• Mon. Apr 15th, 2024

The “Batwa” community is called on to join cooperatives, in order to avoid poverty


Jan 24, 2024

BUJUMBURA January 22nd (ABP) – The permanent secretary at the Ministry of National Education and Scientific Research, Mr. Frédéric Bangirinama, opened a workshop on Friday, January 19, 2024, to present the results of two projects, namely the project on the schooling of Batwa children and the inventory of entrepreneurial activities of the people of the Twa ethnic group, noted the ABP on site.

That workshop was organized with the aim of raising awareness among Batwa Communities, with a view to eliminating psychological barriers to school attendance and knowing the state of play, challenges and avenues for promoting entrepreneurship among the Batwa of Burundi.

According to Mr. Bangirinama, the Batwa community is one of the social components of Burundian society which is very poorly represented in most public and even religious structures and institutions, emphasizing that the reasons for that situation are multiple. Some are intrinsic to that same community while others relate to other social communities.

To that end, he pointed out that they organized that workshop with a view to learning about the reasons why Batwa compatriots are today socially and culturally behind other components of Burundian society. That has direct and indirect effects on the development of the country, he added.

According to him, it is difficult for Burundi to aspire to its emergence and development, while there is a part of its population which does not study properly, explaining that the root cause of the non-schooling of Batwa children is the lack raising awareness among parents about the importance of school. Those parents must be made aware so that every Batwa child goes to school like the others, especially Batwa girls.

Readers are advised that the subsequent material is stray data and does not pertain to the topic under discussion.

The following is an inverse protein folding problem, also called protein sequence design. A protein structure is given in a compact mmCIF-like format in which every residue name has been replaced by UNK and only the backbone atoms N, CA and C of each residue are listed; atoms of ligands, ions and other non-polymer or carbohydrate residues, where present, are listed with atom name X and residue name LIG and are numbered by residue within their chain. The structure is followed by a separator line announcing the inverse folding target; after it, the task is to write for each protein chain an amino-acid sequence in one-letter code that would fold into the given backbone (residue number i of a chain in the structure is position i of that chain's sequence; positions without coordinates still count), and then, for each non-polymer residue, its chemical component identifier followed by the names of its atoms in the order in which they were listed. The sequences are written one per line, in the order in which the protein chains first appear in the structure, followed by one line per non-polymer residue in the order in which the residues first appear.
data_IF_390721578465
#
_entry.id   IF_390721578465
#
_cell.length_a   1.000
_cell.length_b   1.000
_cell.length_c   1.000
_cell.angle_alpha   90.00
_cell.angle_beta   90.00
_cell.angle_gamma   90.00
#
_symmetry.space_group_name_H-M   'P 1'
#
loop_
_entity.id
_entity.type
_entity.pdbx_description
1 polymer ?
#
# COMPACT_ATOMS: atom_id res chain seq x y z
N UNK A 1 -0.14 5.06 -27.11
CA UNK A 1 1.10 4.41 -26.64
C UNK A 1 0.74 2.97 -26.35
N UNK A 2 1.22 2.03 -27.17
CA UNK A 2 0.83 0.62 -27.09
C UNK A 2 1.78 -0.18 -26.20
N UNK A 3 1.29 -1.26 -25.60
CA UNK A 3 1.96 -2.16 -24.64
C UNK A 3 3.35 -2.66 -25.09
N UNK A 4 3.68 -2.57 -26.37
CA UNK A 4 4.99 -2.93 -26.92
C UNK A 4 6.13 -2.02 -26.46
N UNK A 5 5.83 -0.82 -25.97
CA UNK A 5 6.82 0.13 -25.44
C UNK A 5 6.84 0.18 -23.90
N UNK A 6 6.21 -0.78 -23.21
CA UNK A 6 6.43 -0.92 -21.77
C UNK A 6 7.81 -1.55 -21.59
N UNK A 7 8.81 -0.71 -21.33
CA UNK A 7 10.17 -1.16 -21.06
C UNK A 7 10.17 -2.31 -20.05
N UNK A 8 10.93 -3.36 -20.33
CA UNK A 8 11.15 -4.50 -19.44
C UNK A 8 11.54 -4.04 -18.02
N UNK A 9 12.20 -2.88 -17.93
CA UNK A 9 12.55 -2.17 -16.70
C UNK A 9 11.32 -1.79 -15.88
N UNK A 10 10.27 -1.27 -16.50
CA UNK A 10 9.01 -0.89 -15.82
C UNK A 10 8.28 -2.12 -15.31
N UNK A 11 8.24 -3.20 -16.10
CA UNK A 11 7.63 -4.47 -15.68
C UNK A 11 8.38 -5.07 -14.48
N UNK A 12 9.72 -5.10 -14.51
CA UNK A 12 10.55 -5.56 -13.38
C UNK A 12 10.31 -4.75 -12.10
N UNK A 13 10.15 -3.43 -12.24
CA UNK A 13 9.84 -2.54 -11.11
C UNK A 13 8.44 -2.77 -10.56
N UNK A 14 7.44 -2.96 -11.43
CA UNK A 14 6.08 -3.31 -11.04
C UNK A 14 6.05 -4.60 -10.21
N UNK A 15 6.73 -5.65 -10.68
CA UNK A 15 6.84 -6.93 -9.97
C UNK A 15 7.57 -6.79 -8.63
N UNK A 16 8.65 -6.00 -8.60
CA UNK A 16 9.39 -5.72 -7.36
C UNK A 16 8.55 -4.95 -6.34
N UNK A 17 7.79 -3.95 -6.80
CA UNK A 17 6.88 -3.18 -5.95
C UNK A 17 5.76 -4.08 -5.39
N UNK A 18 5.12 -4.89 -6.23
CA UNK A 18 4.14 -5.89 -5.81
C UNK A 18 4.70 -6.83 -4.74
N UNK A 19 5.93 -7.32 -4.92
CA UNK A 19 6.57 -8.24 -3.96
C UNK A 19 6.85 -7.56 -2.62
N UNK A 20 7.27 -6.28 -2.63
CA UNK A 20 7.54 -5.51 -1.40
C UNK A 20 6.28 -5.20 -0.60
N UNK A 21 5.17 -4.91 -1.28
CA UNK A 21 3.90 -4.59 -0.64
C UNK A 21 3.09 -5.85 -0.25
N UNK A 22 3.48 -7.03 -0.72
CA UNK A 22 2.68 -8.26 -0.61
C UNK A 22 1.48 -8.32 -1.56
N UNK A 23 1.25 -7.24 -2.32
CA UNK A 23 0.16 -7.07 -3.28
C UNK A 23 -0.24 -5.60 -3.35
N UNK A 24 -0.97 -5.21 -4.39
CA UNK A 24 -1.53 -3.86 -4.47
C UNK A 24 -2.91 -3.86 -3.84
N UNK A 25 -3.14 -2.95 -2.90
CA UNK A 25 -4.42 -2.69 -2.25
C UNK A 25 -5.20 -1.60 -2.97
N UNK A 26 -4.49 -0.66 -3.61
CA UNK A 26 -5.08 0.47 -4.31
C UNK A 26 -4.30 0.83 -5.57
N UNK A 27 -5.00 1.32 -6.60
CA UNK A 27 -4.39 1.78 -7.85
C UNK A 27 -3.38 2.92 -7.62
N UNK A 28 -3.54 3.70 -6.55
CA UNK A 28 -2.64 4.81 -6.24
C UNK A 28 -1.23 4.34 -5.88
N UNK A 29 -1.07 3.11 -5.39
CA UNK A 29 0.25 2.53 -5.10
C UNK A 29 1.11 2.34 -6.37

On that occasion, he specified that the ministry will spare no effort to support the Batwa community, stressing that the ministry is committed each year to providing school materials to Batwa children. He has; moreover, the ministry removed the barriers to Batwa children who pass the 9th year competitive exam so that they can be sent to boarding schools with free school fees.

Mr. Bangirinama noted that the results of the study carried out by UNESCO show that Batwa children are attending school, but that there are still challenges facing that community. Those include lack of financial means, lack of awareness about income-generating activities, poverty, and discrimination.

To address those challenges, he invited stakeholders to support the Batwa community so that they are considered like others in the community and at work.

Regarding income-generating activities, the permanent secretary stressed that that Batwa community only focuses on pottery activity, while there are other activities such as trade, agriculture and livestock that they are capable of achieving.

He took that opportunity to call on the Batwa population to join cooperatives, especially young people, in order to avoid poverty and support the development of the country.